If the EDID was respected and reliable then the FireGL/Firepro cards would not have the option to enable 10bit color mode. If it was reliable then the card would just rely on the info it got from the screen, right?
I think enabling this "10-bit color" mode just tells the graphics card what to do when 10bit color is requested. Should it dither or not.
So I am not sure if fooling the system to believe it has a 10bit display attached solves the dithering issue.
For me as a software engineer the better approach would be to see when the problem occurred.
My idea would be the following:
- get a setup that does not dither on an old Linux box
- update the graphics driver/kernel so long until dithering starts.
- check the graphics driver source and look for DITHERING constants or other code changes that might have affected this.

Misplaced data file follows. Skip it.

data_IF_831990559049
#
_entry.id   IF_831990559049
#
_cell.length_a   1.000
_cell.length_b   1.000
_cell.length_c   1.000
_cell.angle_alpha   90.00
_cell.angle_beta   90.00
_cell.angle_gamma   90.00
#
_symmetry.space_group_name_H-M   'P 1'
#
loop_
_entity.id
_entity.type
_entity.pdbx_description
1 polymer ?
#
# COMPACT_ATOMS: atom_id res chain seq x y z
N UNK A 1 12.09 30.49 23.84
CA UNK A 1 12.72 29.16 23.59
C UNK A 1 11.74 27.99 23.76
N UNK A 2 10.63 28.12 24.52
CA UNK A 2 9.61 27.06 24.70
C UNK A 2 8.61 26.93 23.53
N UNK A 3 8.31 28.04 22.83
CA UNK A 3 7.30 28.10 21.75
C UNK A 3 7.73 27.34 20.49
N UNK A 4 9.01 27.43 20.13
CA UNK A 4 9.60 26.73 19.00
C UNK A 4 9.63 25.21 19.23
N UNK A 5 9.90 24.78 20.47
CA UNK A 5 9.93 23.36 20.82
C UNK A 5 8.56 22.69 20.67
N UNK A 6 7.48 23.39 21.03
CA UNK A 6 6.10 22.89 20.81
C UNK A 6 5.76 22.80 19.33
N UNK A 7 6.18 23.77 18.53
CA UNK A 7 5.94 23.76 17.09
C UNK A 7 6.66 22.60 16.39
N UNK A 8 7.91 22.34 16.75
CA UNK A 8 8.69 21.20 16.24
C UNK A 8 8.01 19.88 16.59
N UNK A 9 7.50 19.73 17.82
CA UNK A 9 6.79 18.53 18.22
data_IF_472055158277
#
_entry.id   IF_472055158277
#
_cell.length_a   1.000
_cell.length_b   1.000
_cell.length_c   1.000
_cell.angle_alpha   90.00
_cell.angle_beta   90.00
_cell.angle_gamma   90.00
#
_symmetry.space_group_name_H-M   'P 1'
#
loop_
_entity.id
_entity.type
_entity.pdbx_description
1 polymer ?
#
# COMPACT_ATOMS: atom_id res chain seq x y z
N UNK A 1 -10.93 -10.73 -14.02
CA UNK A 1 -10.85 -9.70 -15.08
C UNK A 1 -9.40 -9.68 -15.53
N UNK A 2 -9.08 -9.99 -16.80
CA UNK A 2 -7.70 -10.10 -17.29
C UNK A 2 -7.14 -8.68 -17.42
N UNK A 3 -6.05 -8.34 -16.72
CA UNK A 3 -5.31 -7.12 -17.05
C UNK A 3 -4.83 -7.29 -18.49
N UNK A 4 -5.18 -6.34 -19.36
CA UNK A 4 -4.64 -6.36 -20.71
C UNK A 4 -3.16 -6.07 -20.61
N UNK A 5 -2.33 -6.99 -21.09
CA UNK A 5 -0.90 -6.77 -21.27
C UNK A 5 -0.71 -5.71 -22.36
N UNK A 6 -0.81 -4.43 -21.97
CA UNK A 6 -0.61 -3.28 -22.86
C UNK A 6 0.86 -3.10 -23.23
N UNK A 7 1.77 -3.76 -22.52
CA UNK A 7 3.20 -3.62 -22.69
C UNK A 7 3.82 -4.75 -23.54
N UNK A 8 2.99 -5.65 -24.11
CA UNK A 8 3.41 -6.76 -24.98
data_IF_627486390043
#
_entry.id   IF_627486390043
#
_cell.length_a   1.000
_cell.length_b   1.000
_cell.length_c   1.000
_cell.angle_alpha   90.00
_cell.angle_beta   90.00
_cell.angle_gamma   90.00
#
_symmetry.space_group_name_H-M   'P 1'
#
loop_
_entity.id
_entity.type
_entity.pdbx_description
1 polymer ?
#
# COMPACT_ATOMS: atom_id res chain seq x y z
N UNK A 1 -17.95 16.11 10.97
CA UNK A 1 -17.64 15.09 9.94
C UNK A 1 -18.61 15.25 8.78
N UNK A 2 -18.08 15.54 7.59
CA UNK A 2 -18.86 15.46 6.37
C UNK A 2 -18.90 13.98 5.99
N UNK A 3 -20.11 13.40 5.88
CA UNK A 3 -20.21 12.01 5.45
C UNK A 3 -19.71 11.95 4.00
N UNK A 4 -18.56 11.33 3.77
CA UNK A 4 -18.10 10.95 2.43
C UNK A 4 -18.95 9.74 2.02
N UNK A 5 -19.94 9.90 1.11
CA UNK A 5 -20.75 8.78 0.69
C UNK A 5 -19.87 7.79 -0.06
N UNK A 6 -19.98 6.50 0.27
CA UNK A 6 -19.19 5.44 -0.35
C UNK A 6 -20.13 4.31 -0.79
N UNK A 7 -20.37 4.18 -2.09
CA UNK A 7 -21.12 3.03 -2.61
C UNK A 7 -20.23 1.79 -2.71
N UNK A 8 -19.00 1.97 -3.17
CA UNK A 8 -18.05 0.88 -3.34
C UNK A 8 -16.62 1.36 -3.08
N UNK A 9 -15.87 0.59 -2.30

- reverting the code change, compile the driver/kernel module and see if it helped.
Think this would help us to see what really is going on. Again, I think the issue is color depth (temporal dithering)
The same we could do for Chrome as well. As people have pointed out old versions of Chrome were working well. Maybe we can find old versions of Chromium (best portable versions) somewhere that we can test and see which version introduced the different rendering method that causes strain.
As Chromium is also open source we could check for code changes here as well. I would assume they could be massive but it is work a try. In the case of Chrome I think we are talking about an updated version of harfbuzz for font rendering here ( https://www.freedesktop.org/wiki/Software/HarfBuzz/ ).